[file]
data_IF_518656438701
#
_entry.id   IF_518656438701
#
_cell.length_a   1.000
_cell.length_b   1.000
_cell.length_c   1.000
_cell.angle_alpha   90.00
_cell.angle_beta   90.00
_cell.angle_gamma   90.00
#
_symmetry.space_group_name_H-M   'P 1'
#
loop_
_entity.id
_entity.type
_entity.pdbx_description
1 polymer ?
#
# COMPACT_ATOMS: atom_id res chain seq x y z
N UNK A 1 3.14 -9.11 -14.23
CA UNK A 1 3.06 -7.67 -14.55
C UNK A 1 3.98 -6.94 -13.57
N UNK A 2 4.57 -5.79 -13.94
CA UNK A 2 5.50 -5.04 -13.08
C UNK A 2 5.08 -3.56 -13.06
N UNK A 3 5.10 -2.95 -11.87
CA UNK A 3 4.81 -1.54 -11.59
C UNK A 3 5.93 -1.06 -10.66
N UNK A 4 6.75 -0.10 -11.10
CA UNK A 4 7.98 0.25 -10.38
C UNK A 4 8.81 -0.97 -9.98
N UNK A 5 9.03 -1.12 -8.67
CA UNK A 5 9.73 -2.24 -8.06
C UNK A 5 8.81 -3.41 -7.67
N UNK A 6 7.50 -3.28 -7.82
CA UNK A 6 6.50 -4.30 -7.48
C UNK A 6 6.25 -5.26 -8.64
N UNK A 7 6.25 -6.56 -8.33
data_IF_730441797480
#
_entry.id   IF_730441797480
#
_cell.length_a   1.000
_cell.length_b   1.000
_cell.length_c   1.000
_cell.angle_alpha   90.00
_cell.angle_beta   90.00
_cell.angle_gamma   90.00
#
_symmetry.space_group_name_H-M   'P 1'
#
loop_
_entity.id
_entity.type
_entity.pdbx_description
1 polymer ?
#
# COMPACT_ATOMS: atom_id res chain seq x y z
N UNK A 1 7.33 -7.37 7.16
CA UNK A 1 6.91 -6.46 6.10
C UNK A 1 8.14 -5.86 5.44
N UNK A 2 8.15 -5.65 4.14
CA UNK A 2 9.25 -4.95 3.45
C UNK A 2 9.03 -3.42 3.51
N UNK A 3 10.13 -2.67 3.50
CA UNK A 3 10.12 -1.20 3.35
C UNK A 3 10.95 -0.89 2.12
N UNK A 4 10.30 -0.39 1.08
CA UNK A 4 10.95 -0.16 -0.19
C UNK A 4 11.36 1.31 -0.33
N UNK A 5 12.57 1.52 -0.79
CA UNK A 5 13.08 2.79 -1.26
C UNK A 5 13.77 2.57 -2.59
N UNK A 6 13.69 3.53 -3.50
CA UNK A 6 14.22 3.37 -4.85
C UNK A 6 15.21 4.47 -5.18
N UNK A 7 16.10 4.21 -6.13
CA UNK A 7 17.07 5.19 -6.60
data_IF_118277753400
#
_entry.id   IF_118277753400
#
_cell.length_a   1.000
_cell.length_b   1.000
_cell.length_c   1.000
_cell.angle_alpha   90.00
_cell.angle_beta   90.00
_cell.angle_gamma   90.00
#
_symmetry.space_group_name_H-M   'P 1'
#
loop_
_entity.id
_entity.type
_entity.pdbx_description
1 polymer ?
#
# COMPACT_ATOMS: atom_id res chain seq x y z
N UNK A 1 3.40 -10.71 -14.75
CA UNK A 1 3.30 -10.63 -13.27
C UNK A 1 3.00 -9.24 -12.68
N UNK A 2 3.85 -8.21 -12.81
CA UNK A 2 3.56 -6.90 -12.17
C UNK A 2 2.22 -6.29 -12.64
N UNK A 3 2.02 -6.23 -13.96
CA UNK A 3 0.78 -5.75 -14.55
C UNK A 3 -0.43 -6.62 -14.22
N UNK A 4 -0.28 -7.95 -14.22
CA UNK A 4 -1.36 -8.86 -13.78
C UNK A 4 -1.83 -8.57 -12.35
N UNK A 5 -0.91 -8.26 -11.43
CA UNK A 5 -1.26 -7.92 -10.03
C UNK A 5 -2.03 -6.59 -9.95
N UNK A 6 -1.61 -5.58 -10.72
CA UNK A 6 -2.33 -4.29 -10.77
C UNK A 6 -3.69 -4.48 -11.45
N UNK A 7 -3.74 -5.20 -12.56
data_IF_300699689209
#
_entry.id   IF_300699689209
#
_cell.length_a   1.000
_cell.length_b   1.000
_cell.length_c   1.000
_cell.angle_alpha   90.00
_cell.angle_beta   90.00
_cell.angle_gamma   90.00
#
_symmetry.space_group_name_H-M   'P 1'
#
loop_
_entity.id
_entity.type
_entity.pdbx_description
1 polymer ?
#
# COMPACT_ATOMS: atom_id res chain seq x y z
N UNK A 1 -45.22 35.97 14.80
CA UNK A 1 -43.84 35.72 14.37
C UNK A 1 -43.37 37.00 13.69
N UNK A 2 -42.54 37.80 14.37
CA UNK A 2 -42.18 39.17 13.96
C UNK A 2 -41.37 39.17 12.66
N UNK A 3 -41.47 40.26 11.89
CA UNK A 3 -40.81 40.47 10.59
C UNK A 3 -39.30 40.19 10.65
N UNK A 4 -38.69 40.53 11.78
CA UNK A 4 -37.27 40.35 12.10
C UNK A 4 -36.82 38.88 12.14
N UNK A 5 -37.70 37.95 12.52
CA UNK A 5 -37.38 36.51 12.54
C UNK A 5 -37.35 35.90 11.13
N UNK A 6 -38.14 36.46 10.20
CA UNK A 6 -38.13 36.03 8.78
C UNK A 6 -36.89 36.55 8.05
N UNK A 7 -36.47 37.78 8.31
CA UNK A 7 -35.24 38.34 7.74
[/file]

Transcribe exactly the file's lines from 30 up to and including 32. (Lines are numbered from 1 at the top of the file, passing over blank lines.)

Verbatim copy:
N UNK A 4 6.75 -0.10 -11.10
CA UNK A 4 7.98 0.25 -10.38
C UNK A 4 8.81 -0.97 -9.98